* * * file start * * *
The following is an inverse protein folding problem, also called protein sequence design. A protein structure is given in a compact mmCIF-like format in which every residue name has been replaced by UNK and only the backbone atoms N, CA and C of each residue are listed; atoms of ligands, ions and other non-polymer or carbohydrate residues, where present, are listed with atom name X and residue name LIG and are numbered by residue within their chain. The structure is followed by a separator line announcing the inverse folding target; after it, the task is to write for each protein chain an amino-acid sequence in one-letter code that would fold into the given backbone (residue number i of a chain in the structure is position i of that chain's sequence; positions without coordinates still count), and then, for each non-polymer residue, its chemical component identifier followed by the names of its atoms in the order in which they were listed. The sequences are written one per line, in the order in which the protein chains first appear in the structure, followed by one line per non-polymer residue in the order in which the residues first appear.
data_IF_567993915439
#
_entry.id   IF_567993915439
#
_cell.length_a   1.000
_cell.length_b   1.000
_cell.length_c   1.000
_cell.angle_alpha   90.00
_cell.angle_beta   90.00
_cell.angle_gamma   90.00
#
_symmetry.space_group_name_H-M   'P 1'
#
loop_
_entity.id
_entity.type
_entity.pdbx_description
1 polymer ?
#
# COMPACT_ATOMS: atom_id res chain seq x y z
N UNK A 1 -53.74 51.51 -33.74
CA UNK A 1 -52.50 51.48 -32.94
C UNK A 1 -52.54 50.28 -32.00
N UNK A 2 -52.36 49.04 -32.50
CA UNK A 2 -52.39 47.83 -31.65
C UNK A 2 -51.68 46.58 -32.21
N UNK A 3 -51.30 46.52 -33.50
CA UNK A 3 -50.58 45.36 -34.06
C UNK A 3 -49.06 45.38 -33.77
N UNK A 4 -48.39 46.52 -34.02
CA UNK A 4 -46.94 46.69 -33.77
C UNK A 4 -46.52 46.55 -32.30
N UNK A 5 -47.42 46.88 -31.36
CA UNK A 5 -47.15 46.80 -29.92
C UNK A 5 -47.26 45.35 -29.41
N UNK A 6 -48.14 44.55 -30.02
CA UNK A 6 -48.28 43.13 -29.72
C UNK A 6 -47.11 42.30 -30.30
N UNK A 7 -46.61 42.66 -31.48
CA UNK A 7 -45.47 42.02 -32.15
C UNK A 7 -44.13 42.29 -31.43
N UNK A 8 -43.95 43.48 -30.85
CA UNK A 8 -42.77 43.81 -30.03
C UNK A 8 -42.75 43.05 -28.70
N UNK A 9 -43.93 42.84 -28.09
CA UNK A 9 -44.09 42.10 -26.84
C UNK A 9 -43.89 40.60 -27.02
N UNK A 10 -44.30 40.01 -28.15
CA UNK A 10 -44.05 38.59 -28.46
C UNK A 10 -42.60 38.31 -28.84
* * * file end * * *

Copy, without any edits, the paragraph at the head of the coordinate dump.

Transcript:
The following is an inverse protein folding problem, also called protein sequence design. A protein structure is given in a compact mmCIF-like format in which every residue name has been replaced by UNK and only the backbone atoms N, CA and C of each residue are listed; atoms of ligands, ions and other non-polymer or carbohydrate residues, where present, are listed with atom name X and residue name LIG and are numbered by residue within their chain. The structure is followed by a separator line announcing the inverse folding target; after it, the task is to write for each protein chain an amino-acid sequence in one-letter code that would fold into the given backbone (residue number i of a chain in the structure is position i of that chain's sequence; positions without coordinates still count), and then, for each non-polymer residue, its chemical component identifier followed by the names of its atoms in the order in which they were listed. The sequences are written one per line, in the order in which the protein chains first appear in the structure, followed by one line per non-polymer residue in the order in which the residues first appear.